However, when (let’s call him) Oliver, the vet, came out to see Derby to scan him, things seemed to look up. I could not take time off work but Clare was there for the vet. The farrier trotted Derby up whilst the vet watched, and he was sound again. In fact he played with the farrier, speeding up and slowing down his trot as the farrier alternated between jogging and running, because he could, because he had been shut in his stable for a week and because he likes to play. Oliver said we were to ride him in walk only on the roads for four weeks, gradually building up the distance. Then we could introduce trot work and after two weeks of that we could start schooling him again. Whilst he was in walk work we were to keep cold hosing the leg 2-3 times each day. Oliver said there was no real need to scan the leg since all the heat and swelling were gone and since Derby was sound. It was great news, although as I was to realise over the course of the next year, getting a horse over a tendon injury is something of a roller coaster.
Horses have evolved over millions of years to run away from danger. They are herbivores and are preyed upon. Their teeth are adapted to eat grass. Their eyes are on the side of their skulls so that they have almost wrap around vision. The eyes are relatively high on the skull so that the horse can see more even whilst its head is down grazing. They have long legs to run faster, meaning they also have long necks to reach down to graze. They have large torsos to hold the large digestive systems needed to break down grass. At the first sign of danger, they run. All their senses are attuned to sense danger and they can go from a standstill to 40mph quicker than a racing car. True, over 40mph and the car has a bit of an advantage but this does not detract from the fact that all their instincts tell them to gallop off at the first sign of a problem. Now vets know this and yet they will persist in telling you that a horse that has been shut in a stable for a week, that has this itching, burning, unarguable desire to gallop, buck and play, must walk quietly for 60 minutes. It was an interesting few weeks persuading Derby that it was for his own good. He felt fine, the leg no longer hurt and he wanted to run and play.
It was worse when we started trotting. If he was allowed to trot, he seemed to reason, then he could canter for goodness sake. But walk and trot he must, and on hard level surfaces. Uneven ground can twist the leg, causing it more damage. Soft ground will pull and suck at the tendon, straining it rather than strengthening it. Only a few years ago the usual cure for a tendon injury was to turn a horse away in a field for 12 months, leaving nature to heal it. More drastically people would ‘fire’ the leg, using hot metal to scar and damage the leg reasoning that as the leg healed this extra damage so it would heal the tendon. The most recent thinking, Oliver explained to me, is that tendons need careful, controlled exercise on roads. All well and good, but Oliver didn’t have to translate this into language that Derby could understand, or sit the rather over-excited bucks and leaps of protest as I evidently didn’t explain it very well.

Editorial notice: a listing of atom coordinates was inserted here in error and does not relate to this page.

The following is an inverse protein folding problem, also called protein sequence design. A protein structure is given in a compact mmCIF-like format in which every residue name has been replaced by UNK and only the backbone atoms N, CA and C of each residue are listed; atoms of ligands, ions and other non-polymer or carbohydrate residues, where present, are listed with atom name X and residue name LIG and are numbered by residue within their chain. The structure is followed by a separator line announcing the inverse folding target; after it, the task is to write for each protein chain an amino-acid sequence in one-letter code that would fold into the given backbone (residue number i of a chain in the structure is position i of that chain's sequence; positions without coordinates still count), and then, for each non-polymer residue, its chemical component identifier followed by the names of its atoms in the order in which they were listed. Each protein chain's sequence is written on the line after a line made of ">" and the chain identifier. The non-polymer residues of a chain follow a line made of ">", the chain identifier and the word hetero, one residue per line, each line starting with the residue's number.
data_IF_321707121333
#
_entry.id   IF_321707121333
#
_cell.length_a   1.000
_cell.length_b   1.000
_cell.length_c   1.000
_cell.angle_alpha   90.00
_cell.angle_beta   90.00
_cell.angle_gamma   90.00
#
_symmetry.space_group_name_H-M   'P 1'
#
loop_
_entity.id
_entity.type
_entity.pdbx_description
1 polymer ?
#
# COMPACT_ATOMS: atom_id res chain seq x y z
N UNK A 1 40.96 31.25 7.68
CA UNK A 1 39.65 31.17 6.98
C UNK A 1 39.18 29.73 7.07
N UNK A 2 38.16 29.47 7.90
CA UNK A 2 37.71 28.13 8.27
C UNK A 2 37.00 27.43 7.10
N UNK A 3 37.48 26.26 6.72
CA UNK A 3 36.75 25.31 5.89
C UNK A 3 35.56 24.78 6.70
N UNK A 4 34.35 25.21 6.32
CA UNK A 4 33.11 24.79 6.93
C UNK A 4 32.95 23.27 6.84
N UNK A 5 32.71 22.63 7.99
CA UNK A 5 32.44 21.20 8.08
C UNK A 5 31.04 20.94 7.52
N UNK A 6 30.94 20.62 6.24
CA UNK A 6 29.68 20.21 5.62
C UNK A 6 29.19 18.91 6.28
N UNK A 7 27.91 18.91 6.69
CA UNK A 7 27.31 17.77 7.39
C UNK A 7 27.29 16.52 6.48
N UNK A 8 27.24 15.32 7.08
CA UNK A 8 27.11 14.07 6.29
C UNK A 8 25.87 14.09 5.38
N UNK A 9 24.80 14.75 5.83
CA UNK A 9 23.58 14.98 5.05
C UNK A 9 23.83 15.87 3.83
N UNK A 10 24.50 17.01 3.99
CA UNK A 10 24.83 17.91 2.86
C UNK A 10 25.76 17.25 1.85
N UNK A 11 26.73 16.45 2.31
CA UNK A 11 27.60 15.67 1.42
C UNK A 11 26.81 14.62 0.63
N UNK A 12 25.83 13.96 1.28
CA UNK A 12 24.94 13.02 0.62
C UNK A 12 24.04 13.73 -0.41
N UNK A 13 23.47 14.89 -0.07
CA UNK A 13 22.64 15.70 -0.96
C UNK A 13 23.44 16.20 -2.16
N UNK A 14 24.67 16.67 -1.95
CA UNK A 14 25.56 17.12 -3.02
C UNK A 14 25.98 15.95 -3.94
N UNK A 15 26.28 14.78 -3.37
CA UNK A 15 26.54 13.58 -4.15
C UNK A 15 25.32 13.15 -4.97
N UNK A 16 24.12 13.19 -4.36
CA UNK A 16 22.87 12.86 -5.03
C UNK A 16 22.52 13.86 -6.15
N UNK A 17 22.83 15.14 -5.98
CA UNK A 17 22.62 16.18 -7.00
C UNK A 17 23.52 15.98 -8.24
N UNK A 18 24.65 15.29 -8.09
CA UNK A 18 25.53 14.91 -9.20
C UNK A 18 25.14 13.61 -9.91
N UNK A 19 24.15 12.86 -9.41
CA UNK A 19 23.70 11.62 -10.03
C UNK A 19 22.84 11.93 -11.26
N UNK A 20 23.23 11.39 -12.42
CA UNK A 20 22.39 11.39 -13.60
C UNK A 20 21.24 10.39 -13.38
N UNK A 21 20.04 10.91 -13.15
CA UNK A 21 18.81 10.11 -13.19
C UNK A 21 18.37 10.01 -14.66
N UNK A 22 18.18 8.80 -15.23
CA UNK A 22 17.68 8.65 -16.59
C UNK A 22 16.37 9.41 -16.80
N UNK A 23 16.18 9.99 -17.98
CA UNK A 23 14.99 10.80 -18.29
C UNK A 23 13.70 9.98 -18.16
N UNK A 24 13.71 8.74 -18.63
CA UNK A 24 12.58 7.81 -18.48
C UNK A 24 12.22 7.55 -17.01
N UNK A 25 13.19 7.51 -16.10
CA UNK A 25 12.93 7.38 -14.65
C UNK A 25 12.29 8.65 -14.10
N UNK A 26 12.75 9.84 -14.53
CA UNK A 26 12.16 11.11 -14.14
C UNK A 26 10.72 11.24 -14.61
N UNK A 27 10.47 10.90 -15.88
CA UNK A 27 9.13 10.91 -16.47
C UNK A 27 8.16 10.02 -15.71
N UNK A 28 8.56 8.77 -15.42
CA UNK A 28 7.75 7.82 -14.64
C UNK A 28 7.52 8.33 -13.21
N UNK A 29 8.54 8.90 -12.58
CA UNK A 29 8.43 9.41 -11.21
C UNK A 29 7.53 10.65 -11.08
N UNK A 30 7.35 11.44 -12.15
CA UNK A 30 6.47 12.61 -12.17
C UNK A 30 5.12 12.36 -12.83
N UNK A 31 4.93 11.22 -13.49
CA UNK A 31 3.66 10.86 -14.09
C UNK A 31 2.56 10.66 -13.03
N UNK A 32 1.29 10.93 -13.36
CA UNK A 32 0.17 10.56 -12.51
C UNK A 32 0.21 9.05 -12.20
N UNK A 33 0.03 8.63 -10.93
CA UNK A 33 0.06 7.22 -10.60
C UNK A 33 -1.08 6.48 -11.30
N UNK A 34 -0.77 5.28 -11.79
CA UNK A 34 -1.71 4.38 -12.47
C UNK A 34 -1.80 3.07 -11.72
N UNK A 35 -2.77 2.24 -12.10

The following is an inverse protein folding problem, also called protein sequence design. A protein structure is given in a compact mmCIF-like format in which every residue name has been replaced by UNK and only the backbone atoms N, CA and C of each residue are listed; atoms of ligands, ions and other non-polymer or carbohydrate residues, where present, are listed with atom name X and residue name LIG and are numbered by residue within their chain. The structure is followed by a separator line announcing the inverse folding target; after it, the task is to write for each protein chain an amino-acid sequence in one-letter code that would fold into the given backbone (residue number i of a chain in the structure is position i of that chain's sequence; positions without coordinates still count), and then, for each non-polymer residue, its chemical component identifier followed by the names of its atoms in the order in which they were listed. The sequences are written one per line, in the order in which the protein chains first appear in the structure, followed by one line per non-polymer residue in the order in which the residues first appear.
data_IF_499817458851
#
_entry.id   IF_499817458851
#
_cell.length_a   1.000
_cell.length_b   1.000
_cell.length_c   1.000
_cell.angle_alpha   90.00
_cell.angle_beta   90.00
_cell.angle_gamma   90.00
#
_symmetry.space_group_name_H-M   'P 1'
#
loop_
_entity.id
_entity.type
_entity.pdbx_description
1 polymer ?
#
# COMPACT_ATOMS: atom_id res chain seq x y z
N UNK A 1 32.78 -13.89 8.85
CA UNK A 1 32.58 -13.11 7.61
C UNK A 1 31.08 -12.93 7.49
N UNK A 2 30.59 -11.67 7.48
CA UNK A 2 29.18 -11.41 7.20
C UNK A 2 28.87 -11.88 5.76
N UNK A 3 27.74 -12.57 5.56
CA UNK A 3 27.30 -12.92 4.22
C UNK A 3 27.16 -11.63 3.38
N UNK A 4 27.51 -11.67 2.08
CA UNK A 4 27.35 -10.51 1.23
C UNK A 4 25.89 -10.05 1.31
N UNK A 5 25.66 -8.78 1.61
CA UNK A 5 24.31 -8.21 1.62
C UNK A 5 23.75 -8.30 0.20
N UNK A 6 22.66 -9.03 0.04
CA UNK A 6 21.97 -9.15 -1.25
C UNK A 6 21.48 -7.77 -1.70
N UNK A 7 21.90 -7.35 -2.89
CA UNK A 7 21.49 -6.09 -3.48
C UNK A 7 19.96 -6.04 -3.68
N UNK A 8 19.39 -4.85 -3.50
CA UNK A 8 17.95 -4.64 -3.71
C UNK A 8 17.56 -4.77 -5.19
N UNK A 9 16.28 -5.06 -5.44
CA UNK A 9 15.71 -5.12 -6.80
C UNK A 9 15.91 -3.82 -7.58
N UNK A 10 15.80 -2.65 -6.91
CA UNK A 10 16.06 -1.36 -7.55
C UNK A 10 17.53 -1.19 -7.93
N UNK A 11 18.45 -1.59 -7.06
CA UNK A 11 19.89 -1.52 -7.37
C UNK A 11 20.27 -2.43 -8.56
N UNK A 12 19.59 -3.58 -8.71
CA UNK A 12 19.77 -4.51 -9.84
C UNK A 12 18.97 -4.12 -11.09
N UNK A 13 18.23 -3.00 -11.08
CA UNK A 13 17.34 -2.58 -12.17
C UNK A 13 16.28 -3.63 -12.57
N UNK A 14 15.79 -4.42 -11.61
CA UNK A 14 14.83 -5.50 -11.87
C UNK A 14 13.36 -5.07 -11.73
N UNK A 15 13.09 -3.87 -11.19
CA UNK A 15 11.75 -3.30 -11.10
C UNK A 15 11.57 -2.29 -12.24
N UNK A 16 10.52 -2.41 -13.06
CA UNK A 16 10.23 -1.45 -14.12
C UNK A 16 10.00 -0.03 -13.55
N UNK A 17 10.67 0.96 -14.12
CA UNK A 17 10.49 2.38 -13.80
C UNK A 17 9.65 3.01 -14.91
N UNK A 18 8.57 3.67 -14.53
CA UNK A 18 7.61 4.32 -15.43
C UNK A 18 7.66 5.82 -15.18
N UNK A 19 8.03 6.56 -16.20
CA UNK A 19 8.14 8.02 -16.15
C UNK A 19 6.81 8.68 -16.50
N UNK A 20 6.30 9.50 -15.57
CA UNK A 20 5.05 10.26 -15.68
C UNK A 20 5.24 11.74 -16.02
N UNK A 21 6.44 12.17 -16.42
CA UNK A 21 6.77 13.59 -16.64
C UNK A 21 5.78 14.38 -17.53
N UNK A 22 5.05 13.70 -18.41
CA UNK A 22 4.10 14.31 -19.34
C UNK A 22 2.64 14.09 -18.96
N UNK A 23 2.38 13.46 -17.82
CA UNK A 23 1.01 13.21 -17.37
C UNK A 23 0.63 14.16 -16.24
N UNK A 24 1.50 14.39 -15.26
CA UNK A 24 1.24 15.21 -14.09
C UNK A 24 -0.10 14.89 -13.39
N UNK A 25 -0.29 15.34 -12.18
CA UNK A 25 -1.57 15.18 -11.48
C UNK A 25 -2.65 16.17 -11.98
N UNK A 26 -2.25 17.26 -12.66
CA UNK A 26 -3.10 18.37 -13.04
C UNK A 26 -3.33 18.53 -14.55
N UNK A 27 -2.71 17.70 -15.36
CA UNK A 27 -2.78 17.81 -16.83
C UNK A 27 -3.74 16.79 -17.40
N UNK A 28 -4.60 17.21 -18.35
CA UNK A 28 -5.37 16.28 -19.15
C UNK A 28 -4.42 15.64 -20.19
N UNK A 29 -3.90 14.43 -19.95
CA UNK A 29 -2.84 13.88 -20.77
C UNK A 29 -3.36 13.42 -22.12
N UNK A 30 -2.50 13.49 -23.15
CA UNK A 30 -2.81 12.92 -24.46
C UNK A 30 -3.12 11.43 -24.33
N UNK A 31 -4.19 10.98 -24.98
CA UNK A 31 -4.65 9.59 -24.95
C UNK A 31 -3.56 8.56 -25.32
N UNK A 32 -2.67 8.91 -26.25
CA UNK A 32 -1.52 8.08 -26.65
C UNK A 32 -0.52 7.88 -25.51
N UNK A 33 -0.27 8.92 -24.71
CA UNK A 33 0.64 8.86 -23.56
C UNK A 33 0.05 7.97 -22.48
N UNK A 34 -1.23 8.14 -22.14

Nonetheless Derby seemed to progress. We kept cold hosing the leg and it remained cool to the touch. There was no heat or swelling as I increased the trot work, and Derby developed a new and exciting pace that I was to refer to as ‘leapy bucky things’. It was amazing how many of these he could string together although I tried my best to remain calm and keep him calm, for the sake of his leg. We started to take him back in the school, changing from the hard surface of the road to a softer, sand surface as the leg got stronger. At first all seemed well but one day in late September, around seven weeks after Derby had first gone lame, the leg started to swell again. It was not as bad as the first time and Clare and I hoped that it was just a tweak. Nonetheless we decided that he must have a USS to see what was going on.
That scan was not good. The tendon should consist of tightly bundled fibres lying smoothly next to each other. Instead the top 25% of Derby’s tendon looked as if someone had taken a meat tenderiser to it. As I was to realise over the coming months, what is happening on the outside of a horse’s leg, the clinical signs, do not match up with what a scan will tell you. The instrument-based laboratory signs of an injury can give a very different picture. However, Oliver was relatively sanguine. He gave us a 6-month exercise plan, said that under no circumstances were we to turn Derby out but also said that there was a 70% chance that Derby would return to full work. At 16, middle-aged for a horse, his years told against him, but he had good short cannon bones meaning the tendons would be less weak. Whilst the injury was quite severe, the prognosis at that stage was good. I knew we had a long road ahead of us, but I had no inkling of quite how tough the winter of 2009/10 was going to be for me and my horse.
To be continued…